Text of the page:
Senior Regional Correspondent

The Virginia Senate responded with a rare standing ovation last week when Sen. Charles J. Colgan (D-Prince William), the longest-serving member in the body’s history, delivered a passionate speech urging a return to the traditions of civility and bipartisan compromise that he so valued from the past.

“At the present time, there is a ravine represented by this aisle. If we are not careful, we are going to make that ravine so wide that we are not going to be able to cross it,” the widely respected legislator said.

Unfortunately, even though the senators clapped for Colgan, there’s little reason to believe they will do as he asked.

Republicans and Democrats agree that the political culture in Richmond this year turned significantly harder and nastier. It’s difficult to see how to reverse the tides of stubbornness and mutual animosity.

“You’re not going to get it back the way it was,” Colgan, 85, said in an interview Monday in Manassas. Although partisanship has always been there, he said, the rhetorical attacks this year were “much more personal and much more frequent than they’d been in the past.”

Majority Leader Thomas K. Norment Jr. (R-James City), agreed.

“In my 21 years, it is far and away the most disappointing session that I have participated in,” Norment said in a phone interview. He placed much of the blame on egotistical individuals who put their ambition or personal agendas ahead of the good of the Commonwealth.

“I don’t think the institution has changed. I think some of the personalities have changed,” Norment said. “There is an increased intolerance on ideological perspectives. I think there is a declining willingness to compromise, on both sides, even on some less significant issues.”

This is quite a substantial departure. Virginia politicians have long prided themselves on being cordial and open to reason. This was the “Virginia Way,” which prevailed in “Mr. Jefferson’s Capitol.”

It seems that not even courtly, cavalier Virginia can resist the trend toward aggravated partisanship seen elsewhere in American politics and government.

“I think what’s going on in Washington is setting a bad example for the legislature,” Colgan said.

Causes include gerrymandering that creates ideologically pure districts, less enforcement of party discipline and a 24-hour news cycle that rewards the negative.

Norment put much of the responsibility on the shrinking political center. Noting that both he and Colgan are moderate swing voters within their parties, he said: “They ought to put us on the endangered species list.”

The divisiveness was especially evident in the evenly divided Senate, where each party holds 20 seats. Stakes were lower in the House of Delegates, where the GOP has an overwhelming majority.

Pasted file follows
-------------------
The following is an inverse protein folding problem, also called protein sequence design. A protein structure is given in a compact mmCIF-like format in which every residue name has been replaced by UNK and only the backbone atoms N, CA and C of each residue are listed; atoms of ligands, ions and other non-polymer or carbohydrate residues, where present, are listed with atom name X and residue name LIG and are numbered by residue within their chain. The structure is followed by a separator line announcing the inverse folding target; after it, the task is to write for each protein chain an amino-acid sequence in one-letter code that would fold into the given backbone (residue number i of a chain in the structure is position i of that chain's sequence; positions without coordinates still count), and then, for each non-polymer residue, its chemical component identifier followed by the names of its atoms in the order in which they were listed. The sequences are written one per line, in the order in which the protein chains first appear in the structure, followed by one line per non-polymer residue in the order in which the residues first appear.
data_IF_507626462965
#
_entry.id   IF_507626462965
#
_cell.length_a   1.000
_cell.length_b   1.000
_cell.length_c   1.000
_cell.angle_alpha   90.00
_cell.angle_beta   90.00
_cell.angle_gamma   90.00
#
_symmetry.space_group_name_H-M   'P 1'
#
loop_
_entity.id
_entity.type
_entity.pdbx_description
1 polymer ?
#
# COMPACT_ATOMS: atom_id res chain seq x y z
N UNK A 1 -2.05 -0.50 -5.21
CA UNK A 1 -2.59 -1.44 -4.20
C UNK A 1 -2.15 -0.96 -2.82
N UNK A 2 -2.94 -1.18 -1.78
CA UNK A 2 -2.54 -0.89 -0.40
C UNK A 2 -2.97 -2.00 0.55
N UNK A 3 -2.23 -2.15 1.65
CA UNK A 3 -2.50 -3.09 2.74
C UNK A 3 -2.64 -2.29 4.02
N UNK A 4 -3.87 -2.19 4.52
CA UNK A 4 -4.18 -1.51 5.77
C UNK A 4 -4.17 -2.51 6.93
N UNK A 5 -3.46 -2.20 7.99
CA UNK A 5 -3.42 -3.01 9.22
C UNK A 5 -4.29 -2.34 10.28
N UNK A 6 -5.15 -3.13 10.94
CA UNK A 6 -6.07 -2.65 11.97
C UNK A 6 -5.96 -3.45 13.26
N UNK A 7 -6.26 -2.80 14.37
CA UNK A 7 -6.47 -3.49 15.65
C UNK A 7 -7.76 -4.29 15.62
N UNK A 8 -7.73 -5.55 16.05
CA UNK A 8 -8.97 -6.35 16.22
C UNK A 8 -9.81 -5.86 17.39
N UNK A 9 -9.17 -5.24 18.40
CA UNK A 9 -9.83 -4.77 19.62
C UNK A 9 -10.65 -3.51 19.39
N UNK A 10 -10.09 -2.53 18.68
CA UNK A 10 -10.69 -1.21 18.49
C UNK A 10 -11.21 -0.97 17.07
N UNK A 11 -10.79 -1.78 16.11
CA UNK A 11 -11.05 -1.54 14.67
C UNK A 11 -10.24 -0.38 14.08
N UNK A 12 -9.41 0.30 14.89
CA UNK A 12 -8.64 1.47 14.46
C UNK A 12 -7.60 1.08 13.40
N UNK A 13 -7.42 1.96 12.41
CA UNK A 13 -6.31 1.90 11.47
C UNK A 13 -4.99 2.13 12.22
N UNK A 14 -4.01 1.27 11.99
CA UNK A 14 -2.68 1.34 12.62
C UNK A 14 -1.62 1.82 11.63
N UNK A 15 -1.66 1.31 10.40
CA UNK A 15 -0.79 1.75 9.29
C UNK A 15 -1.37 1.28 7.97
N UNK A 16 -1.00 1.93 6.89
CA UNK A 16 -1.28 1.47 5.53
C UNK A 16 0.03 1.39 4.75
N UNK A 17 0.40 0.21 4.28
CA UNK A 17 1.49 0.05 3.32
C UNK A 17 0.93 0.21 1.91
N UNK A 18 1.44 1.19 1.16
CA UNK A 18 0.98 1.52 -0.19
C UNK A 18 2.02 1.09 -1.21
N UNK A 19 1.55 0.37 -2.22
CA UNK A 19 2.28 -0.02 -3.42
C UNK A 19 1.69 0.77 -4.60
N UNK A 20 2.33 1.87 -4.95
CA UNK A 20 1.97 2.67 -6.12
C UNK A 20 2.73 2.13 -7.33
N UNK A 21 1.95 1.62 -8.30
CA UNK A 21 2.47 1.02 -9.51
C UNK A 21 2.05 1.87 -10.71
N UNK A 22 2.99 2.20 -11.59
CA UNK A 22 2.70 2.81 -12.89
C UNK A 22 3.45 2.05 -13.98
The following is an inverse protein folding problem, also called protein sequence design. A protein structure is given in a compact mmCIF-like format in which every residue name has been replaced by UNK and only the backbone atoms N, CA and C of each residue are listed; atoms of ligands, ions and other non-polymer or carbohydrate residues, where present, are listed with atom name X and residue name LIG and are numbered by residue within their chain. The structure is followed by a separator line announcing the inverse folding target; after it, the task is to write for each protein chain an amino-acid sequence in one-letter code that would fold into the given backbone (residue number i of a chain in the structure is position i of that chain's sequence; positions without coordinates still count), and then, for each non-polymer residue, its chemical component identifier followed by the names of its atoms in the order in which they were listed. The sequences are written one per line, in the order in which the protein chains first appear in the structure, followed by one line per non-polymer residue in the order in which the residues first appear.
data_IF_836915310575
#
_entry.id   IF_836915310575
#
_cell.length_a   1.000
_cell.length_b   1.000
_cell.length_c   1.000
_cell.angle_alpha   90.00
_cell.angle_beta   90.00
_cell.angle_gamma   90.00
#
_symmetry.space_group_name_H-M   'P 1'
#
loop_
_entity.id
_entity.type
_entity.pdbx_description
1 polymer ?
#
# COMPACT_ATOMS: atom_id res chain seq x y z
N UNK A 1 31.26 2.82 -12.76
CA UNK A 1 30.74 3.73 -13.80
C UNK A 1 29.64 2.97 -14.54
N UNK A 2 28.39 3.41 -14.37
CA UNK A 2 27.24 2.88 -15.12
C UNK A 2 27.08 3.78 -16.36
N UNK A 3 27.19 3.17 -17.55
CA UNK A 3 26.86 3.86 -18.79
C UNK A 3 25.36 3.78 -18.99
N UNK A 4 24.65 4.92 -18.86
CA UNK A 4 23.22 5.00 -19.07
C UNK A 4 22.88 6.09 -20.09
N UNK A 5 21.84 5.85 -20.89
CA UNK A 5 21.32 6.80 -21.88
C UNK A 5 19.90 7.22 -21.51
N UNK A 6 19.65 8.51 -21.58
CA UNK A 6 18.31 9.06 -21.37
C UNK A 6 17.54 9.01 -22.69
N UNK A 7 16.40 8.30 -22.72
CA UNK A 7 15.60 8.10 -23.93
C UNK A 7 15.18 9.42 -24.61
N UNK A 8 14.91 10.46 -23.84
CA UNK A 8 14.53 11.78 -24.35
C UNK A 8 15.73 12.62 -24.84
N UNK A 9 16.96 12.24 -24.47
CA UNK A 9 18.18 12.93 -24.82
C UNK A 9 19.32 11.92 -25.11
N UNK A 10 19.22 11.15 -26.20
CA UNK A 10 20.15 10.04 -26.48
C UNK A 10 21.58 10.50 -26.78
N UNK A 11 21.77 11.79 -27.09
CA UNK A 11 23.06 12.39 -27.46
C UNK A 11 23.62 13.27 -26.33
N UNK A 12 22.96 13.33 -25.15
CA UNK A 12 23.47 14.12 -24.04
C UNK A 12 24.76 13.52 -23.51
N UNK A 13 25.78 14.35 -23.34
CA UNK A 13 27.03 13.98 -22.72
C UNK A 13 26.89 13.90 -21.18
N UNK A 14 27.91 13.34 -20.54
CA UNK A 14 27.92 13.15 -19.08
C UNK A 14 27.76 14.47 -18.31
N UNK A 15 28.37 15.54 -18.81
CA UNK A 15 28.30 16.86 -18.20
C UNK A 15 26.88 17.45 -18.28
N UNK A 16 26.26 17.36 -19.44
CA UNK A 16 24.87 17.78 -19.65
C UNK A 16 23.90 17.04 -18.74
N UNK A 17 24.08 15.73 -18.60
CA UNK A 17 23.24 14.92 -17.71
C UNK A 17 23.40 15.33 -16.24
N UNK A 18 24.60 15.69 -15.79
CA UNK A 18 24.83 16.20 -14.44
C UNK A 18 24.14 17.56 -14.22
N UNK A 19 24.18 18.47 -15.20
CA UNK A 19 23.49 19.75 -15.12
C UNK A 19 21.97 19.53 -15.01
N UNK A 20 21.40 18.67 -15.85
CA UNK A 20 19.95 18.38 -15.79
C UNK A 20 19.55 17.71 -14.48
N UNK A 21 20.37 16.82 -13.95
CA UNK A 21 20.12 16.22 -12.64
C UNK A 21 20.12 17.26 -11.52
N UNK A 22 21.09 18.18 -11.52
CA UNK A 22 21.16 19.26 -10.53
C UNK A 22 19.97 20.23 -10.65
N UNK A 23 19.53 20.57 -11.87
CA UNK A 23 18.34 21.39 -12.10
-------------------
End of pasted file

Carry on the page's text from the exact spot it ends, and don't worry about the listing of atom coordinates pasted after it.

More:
Colgan said both parties were at fault, although he laid the blame “primarily” with the GOP. Norment criticized some Democrats but added, “Our guys are just as bad.”

The General Assembly adjourned Saturday but must return for a special session later this month because it couldn’t agree on a budget.

The new tendency began to stir during last fall’s legislative campaigns. Both Democrats and Republicans felt the other side was unusually negative.

Then each side took its turn feeling aggrieved during the session. Democrats were furious at the assembly’s opening when the GOP used Lt. Gov. Bill Bolling’s tie-breaking vote in the Senate to stack committees in the Republicans’ favor. The GOP was enraged at the end when Democrats sought to extract better committee assignments by holding up the budget.

Feelings were inflamed by the emotionally charged debate over the GOP-backed bill, now law, requiring ultrasounds before abortions. The sense of heightening confrontation climaxed when 31 abortion rights advocates opposed to the bill were arrested on the steps of the Capitol in the first such mass arrest in decades.

Colgan was motivated to give his speech by what he saw as a pattern of aggressive, individual criticisms of Minority Leader Richard L. Saslaw (D-Fairfax) and other Democratic leaders.

“Each day, two or three Republicans would stand up and complain,” Colgan said. By contrast, he said, when he came to the Senate 37 years ago, the rule was no personal attacks.

“We used to pride ourselves on being gentlemen,” Colgan said. (He added quickly that the lack of gender diversity in those days was a serious shortcoming.)

I can’t fault either side for arguing strongly for their positions. But they should keep it about the issues, instead of personalities. And remember that the checks and balances bequeathed to us by Jefferson, Madison and Co. were devised in part to produce compromises.

I discuss local issues at 8:51 a.m. Friday on WAMU (88.5 FM). To read my previous columns, go to